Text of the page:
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Estimating the health-care costs of children born to pregnant smokers in England: cohort study using primary and secondary health-care data



Estimating the health-care costs of children born to pregnant smokers in England: cohort study using primary and secondary health-care data



Addiction 113(7): 1305-1316



Little is known about the long-term economic consequences of smoking during pregnancy. We estimated the association between smoking in pregnancy and the costs of delivering health-care to infants and children in England, and investigated which aspects of care are the key drivers of these costs. We used Hospital Episode Statistics (HES) linked with Clinical Practice Research Datalink (CPRD) data in England from January 2003 to January 2015 in children with longitudinal data for at least 1, 5 and 10 years after birth. Poisson regression provided rate ratios (RR) and 95% confidence intervals (CIs) comparing health-care episode rates between those exposed and not exposed to smoking during pregnancy. Linear regression was used to compare estimated costs between groups (£ sterling, 2015 prices) and generalized linear multivariable (GLM) models adjusted for potentially moderating factors. A total of 93 152 singleton pregnancies with the required data were identified. Maternal smoking in pregnancy was associated with higher primary care, prescription and hospital in-patient episode rates, but lower out-patient visit and diagnostic test rates. Adjusting for year of birth, socio-economic deprivation, parity, sex of child and delivery method showed that maternal smoking in pregnancy was associated with increased child health-care costs at 1 year [average cost difference for children of smokers, β = £91.18, 95% confidence interval (CI) = £47.52-134.83 and 5 years of age (β = £221.80, 95% CI = £17.78-425.83], but not at 10 years of age (β = £365.94, 95% CI = -£192.72 to £924.60). In England, maternal smoking in pregnancy is associated with increased child health-care costs over the first 5 years of life; these costs are driven primarily by greater hospital in-patient care.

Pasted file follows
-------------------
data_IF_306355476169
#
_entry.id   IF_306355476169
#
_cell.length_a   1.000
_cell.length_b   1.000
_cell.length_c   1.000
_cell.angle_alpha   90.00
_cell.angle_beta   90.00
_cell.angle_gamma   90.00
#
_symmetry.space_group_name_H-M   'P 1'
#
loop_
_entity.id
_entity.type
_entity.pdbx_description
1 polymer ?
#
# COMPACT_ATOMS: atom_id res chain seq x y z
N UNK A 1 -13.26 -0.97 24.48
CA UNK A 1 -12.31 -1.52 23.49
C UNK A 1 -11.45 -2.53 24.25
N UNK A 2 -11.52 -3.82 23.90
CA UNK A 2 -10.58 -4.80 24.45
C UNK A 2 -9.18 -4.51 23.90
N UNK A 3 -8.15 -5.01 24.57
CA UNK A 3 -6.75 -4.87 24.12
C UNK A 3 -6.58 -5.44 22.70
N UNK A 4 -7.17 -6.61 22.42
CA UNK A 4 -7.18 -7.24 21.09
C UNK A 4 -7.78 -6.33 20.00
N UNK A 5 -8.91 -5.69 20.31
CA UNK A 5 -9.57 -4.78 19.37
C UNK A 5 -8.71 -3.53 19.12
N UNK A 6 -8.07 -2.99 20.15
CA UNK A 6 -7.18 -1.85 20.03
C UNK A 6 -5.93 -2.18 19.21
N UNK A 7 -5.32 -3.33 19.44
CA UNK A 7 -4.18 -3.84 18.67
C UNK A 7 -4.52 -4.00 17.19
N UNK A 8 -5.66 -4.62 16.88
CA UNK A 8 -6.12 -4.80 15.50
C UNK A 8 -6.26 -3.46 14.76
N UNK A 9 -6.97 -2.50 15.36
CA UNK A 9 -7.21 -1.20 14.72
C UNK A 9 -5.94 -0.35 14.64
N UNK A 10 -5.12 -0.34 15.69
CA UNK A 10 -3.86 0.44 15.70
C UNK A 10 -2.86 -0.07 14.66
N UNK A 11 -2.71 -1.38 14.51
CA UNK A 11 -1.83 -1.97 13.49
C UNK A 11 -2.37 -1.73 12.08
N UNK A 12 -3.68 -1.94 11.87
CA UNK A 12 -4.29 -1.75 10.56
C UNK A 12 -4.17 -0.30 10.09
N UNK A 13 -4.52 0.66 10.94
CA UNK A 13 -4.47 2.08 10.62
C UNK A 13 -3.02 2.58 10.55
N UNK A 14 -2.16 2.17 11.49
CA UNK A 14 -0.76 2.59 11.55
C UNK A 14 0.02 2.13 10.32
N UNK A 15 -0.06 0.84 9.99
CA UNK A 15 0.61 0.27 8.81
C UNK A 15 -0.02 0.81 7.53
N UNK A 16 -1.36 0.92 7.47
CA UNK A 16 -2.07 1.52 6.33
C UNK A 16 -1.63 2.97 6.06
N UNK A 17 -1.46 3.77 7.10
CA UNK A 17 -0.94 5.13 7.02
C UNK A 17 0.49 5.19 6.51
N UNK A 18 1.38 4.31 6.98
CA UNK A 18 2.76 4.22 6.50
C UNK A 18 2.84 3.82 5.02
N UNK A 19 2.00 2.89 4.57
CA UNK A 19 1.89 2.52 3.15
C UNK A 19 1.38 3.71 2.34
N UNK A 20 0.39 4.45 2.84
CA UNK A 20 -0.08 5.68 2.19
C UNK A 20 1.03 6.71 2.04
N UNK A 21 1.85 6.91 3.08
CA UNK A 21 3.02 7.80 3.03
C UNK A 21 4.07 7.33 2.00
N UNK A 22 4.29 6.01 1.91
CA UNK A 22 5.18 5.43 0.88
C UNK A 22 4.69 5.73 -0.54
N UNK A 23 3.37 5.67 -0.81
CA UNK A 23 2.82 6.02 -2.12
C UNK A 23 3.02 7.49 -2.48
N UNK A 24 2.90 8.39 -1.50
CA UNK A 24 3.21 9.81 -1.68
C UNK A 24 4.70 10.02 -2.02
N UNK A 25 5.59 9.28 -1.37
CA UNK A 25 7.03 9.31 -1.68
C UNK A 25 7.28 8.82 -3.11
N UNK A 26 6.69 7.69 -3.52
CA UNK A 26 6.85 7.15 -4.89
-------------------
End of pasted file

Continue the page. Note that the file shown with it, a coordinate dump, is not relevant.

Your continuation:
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Accession: 062675490

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PMID: 29397000

DOI: 10.1111/add.14183


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